WASHINGTON • In his fiery speeches and Twitter blitzes, President Donald Trump has forcefully claimed ownership of the United States economy's vigorous health while denigrating the legacy of his predecessor Barack Obama, who was in office during most of the past decade's expansion.
Following last Friday's blockbuster August jobs report, and with nail-biting midterm elections less than 60 days away, the 44th and 45th presidents crossed swords, with Mr Trump continuing to counterpunch through the weekend and into Monday morning.
"The Economy is sooo good, perhaps the best in our country's history," Mr Trump tweeted on Monday, adding moments later that he had taken gross domestic product (GDP) growth over 4.2 per cent "and we will do much better than this".
Mr Trump also tweeted - falsely - that GDP growth had surpassed the unemployment rate "for the first time in over 100 years".
Official data shows that this happened frequently in the post-World War II era, according to Agence France-Presse fact-checking.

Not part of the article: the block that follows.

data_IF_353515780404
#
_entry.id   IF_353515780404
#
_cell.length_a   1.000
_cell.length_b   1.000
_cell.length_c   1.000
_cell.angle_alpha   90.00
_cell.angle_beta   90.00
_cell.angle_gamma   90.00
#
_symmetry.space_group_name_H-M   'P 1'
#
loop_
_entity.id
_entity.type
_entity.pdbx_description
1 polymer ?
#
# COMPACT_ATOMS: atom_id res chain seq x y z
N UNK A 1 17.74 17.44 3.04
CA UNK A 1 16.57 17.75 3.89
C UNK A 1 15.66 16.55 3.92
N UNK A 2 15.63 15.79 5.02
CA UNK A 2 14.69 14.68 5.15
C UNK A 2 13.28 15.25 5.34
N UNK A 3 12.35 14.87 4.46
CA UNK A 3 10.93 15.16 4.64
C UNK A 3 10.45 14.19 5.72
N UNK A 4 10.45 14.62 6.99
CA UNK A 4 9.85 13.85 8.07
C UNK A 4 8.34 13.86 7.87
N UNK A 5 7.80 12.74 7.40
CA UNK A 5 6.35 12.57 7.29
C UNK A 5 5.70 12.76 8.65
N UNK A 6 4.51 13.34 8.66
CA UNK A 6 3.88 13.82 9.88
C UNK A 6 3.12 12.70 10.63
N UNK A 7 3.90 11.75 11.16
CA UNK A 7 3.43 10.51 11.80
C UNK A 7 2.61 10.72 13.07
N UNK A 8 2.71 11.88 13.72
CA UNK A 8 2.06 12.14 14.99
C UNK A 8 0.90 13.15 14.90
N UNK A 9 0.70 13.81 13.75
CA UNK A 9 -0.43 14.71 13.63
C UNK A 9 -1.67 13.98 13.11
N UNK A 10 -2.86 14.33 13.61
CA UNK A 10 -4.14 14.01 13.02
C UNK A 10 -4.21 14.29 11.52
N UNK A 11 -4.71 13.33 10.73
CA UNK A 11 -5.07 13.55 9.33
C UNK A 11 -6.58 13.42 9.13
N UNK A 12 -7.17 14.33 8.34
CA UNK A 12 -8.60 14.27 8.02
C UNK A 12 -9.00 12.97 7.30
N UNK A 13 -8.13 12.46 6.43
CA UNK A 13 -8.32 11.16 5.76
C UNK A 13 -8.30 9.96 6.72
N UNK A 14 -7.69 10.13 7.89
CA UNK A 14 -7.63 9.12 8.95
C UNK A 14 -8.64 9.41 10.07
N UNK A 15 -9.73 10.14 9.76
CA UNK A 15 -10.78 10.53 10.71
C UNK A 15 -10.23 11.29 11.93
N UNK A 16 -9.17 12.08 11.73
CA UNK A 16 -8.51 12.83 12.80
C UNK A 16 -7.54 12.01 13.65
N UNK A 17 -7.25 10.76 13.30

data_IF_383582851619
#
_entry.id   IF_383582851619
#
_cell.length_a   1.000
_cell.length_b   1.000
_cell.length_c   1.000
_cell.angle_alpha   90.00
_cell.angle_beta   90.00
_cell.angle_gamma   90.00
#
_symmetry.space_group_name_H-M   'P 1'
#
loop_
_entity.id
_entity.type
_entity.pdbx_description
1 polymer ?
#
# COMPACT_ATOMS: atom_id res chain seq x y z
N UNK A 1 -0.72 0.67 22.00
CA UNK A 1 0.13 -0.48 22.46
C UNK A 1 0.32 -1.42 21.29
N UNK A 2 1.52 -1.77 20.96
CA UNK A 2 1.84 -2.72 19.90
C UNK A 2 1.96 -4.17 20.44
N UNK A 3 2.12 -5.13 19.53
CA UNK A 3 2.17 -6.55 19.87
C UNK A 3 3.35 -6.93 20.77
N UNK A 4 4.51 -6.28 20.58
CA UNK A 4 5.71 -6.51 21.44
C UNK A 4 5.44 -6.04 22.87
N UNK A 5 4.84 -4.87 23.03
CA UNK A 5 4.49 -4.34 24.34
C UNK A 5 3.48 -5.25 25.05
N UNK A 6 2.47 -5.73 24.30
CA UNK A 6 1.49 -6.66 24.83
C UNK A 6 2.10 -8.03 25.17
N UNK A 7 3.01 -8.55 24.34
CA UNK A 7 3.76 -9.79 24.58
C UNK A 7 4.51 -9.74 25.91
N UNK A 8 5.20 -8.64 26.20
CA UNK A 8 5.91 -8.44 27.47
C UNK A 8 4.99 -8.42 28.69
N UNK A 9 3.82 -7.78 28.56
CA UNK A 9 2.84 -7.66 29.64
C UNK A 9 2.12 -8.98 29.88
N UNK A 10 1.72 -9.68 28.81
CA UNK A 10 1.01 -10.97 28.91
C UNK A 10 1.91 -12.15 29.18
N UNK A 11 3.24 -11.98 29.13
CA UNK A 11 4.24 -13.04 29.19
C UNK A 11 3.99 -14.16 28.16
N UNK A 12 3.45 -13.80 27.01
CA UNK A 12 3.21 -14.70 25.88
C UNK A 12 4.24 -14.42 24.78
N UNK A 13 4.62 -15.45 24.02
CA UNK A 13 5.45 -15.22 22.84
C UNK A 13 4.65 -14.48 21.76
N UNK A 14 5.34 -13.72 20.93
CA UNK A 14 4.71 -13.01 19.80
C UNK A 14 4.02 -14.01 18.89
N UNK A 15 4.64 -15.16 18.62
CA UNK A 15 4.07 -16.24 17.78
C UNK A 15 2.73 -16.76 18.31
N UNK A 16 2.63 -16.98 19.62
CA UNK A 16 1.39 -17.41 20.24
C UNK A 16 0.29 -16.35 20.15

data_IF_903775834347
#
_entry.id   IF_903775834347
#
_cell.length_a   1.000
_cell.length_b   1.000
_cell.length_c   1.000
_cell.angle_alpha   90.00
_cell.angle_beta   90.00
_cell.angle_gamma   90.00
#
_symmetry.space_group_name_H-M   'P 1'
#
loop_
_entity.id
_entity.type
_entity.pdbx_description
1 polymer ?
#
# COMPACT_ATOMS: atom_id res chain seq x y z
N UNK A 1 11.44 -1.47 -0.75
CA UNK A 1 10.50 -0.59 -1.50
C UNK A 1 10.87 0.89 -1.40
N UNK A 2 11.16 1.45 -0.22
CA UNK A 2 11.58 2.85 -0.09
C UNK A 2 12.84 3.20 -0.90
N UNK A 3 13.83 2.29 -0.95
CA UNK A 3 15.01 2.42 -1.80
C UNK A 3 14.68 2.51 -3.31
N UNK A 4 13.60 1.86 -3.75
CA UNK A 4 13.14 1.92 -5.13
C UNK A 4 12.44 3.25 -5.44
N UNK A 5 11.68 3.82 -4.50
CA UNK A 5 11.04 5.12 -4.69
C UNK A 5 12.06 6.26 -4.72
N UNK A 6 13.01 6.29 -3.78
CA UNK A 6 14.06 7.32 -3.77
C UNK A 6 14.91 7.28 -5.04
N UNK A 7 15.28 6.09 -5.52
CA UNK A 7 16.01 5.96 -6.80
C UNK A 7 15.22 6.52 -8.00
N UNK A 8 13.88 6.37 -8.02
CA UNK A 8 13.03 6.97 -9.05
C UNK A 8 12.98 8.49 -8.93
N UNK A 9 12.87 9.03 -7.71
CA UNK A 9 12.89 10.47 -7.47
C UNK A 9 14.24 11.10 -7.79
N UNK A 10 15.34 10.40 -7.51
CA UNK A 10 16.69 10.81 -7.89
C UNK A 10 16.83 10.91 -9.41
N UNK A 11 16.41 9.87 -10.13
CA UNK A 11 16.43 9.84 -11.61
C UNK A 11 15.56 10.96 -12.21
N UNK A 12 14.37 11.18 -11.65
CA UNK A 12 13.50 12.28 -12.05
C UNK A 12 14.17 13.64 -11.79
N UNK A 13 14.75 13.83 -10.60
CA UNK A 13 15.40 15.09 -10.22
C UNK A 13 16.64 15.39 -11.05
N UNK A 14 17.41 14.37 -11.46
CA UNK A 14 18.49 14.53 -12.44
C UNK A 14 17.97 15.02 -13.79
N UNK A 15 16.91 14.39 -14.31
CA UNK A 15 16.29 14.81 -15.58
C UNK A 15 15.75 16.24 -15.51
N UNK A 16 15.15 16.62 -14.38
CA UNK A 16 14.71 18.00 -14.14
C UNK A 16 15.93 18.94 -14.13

The White House also acknowledged on Monday that the tweet was incorrect.
Last Friday, Mr Obama called for an end to the crowing from the White House. "I have to kind of remind them, actually, those job numbers are the same as they were in 2015 and 2016," he said in an address in Illinois.
In a detailed presentation on Monday, top White House economist Kevin Hassett told reporters that the world's largest economy turned a corner in the Trump era, pointing to sharp gains in business investment, business sentiment and corporate registrations. "The notion that what we're seeing right now is just a continuation of trends is not super defensible," he said.
It has been rare for an economic expansion to stretch between presidencies of opposite parties, which usually try to shift blame for a slowdown. Recessions bookended the start and end of Mr George W. Bush's presidency and marked the end of Mr George H.W. Bush's.
They also occurred at the end of Mr Jimmy Carter's and at the start of Mr Ronald Reagan's - leaving Mr Trump and Mr Obama in an unusual tug of war for credit.
But economists say the truth is closer to splitting the baby: Neither president is solely responsible and yet both deserve some of the credit for an economic recovery that without a doubt began under Mr Obama.
"Given the two presidents involved, pyrotechnics and bombast were going to happen whether there was a recovery or not," said Mr Douglas Holtz-Eakin, a former director of the Congressional Budget Office and adviser to former Republican presidential candidate John McCain.